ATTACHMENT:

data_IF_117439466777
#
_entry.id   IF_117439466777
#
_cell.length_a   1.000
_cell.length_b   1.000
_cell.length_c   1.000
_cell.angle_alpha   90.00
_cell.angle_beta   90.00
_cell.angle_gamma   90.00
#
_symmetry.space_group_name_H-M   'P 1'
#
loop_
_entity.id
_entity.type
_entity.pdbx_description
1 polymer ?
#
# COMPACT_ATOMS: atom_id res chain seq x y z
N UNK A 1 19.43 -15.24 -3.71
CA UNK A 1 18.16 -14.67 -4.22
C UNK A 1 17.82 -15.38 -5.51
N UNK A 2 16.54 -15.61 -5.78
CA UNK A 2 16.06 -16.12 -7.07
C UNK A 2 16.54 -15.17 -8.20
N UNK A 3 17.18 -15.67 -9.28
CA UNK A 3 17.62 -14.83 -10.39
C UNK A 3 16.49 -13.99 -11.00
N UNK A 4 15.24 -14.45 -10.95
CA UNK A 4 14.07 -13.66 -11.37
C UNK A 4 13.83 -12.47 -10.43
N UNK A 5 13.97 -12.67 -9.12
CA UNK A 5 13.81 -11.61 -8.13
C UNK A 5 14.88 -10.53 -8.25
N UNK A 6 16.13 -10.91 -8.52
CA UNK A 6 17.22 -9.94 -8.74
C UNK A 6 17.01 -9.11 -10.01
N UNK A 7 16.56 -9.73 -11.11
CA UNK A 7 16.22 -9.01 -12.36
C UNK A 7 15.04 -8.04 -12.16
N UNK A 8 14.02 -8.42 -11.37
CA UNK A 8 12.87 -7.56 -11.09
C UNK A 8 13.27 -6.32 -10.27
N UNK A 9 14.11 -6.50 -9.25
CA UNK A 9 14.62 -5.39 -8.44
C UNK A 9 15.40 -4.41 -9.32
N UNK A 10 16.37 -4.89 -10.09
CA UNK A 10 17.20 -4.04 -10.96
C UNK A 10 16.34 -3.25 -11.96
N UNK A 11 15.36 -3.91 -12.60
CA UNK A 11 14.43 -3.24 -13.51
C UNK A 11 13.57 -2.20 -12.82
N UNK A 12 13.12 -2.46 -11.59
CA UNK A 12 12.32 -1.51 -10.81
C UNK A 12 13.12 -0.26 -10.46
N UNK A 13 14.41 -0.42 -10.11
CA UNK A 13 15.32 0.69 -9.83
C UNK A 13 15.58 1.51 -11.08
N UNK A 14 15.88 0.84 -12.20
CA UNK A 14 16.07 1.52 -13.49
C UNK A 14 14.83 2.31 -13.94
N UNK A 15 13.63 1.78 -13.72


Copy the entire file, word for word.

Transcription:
data_IF_117439466777
#
_entry.id   IF_117439466777
#
_cell.length_a   1.000
_cell.length_b   1.000
_cell.length_c   1.000
_cell.angle_alpha   90.00
_cell.angle_beta   90.00
_cell.angle_gamma   90.00
#
_symmetry.space_group_name_H-M   'P 1'
#
loop_
_entity.id
_entity.type
_entity.pdbx_description
1 polymer ?
#
# COMPACT_ATOMS: atom_id res chain seq x y z
N UNK A 1 19.43 -15.24 -3.71
CA UNK A 1 18.16 -14.67 -4.22
C UNK A 1 17.82 -15.38 -5.51
N UNK A 2 16.54 -15.61 -5.78
CA UNK A 2 16.06 -16.12 -7.07
C UNK A 2 16.54 -15.17 -8.20
N UNK A 3 17.18 -15.67 -9.28
CA UNK A 3 17.62 -14.83 -10.39
C UNK A 3 16.49 -13.99 -11.00
N UNK A 4 15.24 -14.45 -10.95
CA UNK A 4 14.07 -13.66 -11.37
C UNK A 4 13.83 -12.47 -10.43
N UNK A 5 13.97 -12.67 -9.12
CA UNK A 5 13.81 -11.61 -8.13
C UNK A 5 14.88 -10.53 -8.25
N UNK A 6 16.13 -10.91 -8.52
CA UNK A 6 17.22 -9.94 -8.74
C UNK A 6 17.01 -9.11 -10.01
N UNK A 7 16.56 -9.73 -11.11
CA UNK A 7 16.22 -9.01 -12.36
C UNK A 7 15.04 -8.04 -12.16
N UNK A 8 14.02 -8.42 -11.37
CA UNK A 8 12.87 -7.56 -11.09
C UNK A 8 13.27 -6.32 -10.27
N UNK A 9 14.11 -6.50 -9.25
CA UNK A 9 14.62 -5.39 -8.44
C UNK A 9 15.40 -4.41 -9.32
N UNK A 10 16.37 -4.89 -10.09
CA UNK A 10 17.20 -4.04 -10.96
C UNK A 10 16.34 -3.25 -11.96
N UNK A 11 15.36 -3.91 -12.60
CA UNK A 11 14.43 -3.24 -13.51
C UNK A 11 13.57 -2.20 -12.82
N UNK A 12 13.12 -2.46 -11.59
CA UNK A 12 12.32 -1.51 -10.81
C UNK A 12 13.12 -0.26 -10.46
N UNK A 13 14.41 -0.42 -10.11
CA UNK A 13 15.32 0.69 -9.83
C UNK A 13 15.58 1.51 -11.08
N UNK A 14 15.88 0.84 -12.20
CA UNK A 14 16.07 1.52 -13.49
C UNK A 14 14.83 2.31 -13.94
N UNK A 15 13.63 1.78 -13.72